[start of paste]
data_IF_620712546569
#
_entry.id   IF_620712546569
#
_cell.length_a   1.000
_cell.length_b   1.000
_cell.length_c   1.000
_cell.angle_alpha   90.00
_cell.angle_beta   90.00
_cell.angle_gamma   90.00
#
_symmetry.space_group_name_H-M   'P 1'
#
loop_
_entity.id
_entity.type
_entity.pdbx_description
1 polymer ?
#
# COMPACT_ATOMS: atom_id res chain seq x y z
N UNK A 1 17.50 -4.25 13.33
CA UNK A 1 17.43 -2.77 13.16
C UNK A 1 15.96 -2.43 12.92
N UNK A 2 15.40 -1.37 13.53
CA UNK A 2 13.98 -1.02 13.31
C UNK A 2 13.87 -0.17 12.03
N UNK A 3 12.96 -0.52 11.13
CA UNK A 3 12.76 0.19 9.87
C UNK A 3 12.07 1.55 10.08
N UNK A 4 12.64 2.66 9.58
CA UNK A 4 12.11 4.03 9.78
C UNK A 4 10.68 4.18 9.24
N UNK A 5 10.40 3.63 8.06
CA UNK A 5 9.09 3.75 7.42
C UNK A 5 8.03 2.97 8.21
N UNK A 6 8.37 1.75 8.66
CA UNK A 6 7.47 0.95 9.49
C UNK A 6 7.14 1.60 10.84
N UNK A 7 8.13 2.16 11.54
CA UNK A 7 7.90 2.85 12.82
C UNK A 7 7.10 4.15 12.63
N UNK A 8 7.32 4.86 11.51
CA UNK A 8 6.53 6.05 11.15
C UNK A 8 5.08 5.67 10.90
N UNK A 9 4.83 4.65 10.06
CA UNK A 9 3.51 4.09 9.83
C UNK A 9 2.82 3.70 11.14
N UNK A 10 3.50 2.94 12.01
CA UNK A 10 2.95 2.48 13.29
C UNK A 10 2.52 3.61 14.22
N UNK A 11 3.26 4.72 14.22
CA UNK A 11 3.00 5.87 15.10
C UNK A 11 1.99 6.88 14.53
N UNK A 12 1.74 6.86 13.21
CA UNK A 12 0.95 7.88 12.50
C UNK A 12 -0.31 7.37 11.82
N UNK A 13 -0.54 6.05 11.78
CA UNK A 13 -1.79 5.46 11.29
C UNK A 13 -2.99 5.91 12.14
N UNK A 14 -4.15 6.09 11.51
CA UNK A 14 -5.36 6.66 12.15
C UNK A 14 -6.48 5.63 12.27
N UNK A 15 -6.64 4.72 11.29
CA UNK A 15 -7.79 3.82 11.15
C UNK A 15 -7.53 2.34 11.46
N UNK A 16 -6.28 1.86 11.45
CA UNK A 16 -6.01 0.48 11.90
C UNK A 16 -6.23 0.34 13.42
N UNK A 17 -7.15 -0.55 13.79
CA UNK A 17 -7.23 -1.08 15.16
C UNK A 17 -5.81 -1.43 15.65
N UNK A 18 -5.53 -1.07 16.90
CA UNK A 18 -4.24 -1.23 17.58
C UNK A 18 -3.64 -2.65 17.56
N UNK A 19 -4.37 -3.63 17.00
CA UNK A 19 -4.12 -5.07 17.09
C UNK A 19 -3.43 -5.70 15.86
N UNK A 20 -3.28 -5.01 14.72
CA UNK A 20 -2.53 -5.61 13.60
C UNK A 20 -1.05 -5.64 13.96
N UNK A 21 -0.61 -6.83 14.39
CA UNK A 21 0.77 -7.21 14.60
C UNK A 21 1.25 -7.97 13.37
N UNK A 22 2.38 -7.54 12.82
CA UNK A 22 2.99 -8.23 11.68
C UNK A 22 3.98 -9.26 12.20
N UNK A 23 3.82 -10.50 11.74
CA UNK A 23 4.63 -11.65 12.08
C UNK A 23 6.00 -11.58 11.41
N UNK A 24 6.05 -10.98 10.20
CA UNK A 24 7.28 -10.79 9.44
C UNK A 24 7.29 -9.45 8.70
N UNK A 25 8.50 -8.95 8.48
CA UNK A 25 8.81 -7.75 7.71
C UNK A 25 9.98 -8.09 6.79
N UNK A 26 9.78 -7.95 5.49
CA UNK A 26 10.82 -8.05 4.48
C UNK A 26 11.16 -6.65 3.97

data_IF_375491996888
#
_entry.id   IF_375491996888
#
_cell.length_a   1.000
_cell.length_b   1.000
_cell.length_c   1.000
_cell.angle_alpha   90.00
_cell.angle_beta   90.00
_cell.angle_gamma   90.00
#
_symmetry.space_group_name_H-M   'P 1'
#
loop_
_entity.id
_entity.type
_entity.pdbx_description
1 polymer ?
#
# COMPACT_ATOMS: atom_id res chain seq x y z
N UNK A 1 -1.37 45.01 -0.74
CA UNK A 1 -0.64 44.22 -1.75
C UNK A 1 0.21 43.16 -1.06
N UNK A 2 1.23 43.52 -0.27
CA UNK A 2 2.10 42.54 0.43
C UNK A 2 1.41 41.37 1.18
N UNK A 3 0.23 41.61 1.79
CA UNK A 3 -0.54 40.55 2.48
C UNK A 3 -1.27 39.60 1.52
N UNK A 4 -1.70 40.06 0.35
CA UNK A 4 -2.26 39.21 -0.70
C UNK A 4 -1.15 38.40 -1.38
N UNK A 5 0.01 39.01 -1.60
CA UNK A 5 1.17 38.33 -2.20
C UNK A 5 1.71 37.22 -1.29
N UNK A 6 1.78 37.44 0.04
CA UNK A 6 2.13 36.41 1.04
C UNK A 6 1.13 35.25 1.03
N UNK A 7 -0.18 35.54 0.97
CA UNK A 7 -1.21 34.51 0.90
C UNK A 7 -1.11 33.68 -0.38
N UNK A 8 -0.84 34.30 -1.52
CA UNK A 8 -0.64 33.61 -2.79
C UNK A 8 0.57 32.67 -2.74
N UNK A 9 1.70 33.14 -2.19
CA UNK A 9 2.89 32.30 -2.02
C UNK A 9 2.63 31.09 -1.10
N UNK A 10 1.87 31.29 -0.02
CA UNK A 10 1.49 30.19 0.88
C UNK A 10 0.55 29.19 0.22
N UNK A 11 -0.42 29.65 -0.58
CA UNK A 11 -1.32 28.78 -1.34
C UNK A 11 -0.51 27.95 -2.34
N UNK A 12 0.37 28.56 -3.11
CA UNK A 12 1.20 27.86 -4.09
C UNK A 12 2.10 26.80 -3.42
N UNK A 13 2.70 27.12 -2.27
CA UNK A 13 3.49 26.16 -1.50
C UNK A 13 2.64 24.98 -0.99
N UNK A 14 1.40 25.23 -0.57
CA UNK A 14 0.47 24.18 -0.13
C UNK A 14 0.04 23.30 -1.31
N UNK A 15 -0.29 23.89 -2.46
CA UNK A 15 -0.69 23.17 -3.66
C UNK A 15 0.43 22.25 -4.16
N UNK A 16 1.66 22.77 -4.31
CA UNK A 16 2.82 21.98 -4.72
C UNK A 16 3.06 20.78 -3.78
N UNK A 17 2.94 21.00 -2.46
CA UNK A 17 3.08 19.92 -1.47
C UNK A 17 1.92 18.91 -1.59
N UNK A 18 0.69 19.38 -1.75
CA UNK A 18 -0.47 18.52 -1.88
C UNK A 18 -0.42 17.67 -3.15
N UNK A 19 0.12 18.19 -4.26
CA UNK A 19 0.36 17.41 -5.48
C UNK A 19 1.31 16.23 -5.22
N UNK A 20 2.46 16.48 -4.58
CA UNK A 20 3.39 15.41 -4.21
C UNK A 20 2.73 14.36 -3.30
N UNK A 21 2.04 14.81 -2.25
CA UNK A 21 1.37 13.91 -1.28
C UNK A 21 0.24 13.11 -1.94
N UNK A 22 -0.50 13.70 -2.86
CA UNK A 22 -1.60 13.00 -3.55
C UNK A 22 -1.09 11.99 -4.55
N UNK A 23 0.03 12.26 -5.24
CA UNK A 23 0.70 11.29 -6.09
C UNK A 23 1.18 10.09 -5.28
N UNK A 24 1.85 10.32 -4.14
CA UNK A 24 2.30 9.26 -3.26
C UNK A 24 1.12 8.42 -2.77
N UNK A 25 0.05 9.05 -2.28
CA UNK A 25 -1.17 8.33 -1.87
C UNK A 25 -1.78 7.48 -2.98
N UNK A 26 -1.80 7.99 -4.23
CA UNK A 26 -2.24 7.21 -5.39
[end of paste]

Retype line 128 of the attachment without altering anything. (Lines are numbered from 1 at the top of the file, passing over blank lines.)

N UNK A 4 -1.70 40.06 0.35